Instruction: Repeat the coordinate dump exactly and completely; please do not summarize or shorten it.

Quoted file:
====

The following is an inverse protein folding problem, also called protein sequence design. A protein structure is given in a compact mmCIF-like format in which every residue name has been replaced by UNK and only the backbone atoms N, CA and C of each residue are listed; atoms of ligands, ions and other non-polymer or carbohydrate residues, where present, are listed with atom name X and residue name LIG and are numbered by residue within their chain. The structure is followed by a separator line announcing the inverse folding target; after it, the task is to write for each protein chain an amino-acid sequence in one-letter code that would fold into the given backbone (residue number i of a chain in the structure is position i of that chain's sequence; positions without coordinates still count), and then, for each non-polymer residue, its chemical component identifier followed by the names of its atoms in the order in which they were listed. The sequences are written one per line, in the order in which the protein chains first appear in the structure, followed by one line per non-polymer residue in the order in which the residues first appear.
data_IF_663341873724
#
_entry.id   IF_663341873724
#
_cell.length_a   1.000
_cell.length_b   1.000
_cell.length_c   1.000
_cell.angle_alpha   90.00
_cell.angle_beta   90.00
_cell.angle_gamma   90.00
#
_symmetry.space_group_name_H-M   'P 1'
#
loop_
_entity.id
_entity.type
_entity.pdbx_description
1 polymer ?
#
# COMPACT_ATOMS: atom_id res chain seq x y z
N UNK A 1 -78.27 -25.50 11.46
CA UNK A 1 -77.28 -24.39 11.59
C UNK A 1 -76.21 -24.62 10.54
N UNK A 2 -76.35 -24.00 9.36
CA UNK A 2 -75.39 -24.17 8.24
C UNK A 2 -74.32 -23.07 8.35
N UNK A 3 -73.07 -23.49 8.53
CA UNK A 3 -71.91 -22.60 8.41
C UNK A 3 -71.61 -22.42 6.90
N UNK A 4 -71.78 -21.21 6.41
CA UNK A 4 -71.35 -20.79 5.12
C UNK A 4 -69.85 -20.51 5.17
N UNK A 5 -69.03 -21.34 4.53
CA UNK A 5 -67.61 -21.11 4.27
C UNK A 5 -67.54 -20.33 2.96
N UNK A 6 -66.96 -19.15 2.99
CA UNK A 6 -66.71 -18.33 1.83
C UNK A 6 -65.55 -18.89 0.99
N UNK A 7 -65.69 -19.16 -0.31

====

The following is an inverse protein folding problem, also called protein sequence design. A protein structure is given in a compact mmCIF-like format in which every residue name has been replaced by UNK and only the backbone atoms N, CA and C of each residue are listed; atoms of ligands, ions and other non-polymer or carbohydrate residues, where present, are listed with atom name X and residue name LIG and are numbered by residue within their chain. The structure is followed by a separator line announcing the inverse folding target; after it, the task is to write for each protein chain an amino-acid sequence in one-letter code that would fold into the given backbone (residue number i of a chain in the structure is position i of that chain's sequence; positions without coordinates still count), and then, for each non-polymer residue, its chemical component identifier followed by the names of its atoms in the order in which they were listed. The sequences are written one per line, in the order in which the protein chains first appear in the structure, followed by one line per non-polymer residue in the order in which the residues first appear.
data_IF_663341873724
#
_entry.id   IF_663341873724
#
_cell.length_a   1.000
_cell.length_b   1.000
_cell.length_c   1.000
_cell.angle_alpha   90.00
_cell.angle_beta   90.00
_cell.angle_gamma   90.00
#
_symmetry.space_group_name_H-M   'P 1'
#
loop_
_entity.id
_entity.type
_entity.pdbx_description
1 polymer ?
#
# COMPACT_ATOMS: atom_id res chain seq x y z
N UNK A 1 -78.27 -25.50 11.46
CA UNK A 1 -77.28 -24.39 11.59
C UNK A 1 -76.21 -24.62 10.54
N UNK A 2 -76.35 -24.00 9.36
CA UNK A 2 -75.39 -24.17 8.24
C UNK A 2 -74.32 -23.07 8.35
N UNK A 3 -73.07 -23.49 8.53
CA UNK A 3 -71.91 -22.60 8.41
C UNK A 3 -71.61 -22.42 6.90
N UNK A 4 -71.78 -21.21 6.41
CA UNK A 4 -71.35 -20.79 5.12
C UNK A 4 -69.85 -20.51 5.17
N UNK A 5 -69.03 -21.34 4.53
CA UNK A 5 -67.61 -21.11 4.27
C UNK A 5 -67.54 -20.33 2.96
N UNK A 6 -66.96 -19.15 2.99
CA UNK A 6 -66.71 -18.33 1.83
C UNK A 6 -65.55 -18.89 0.99
N UNK A 7 -65.69 -19.16 -0.31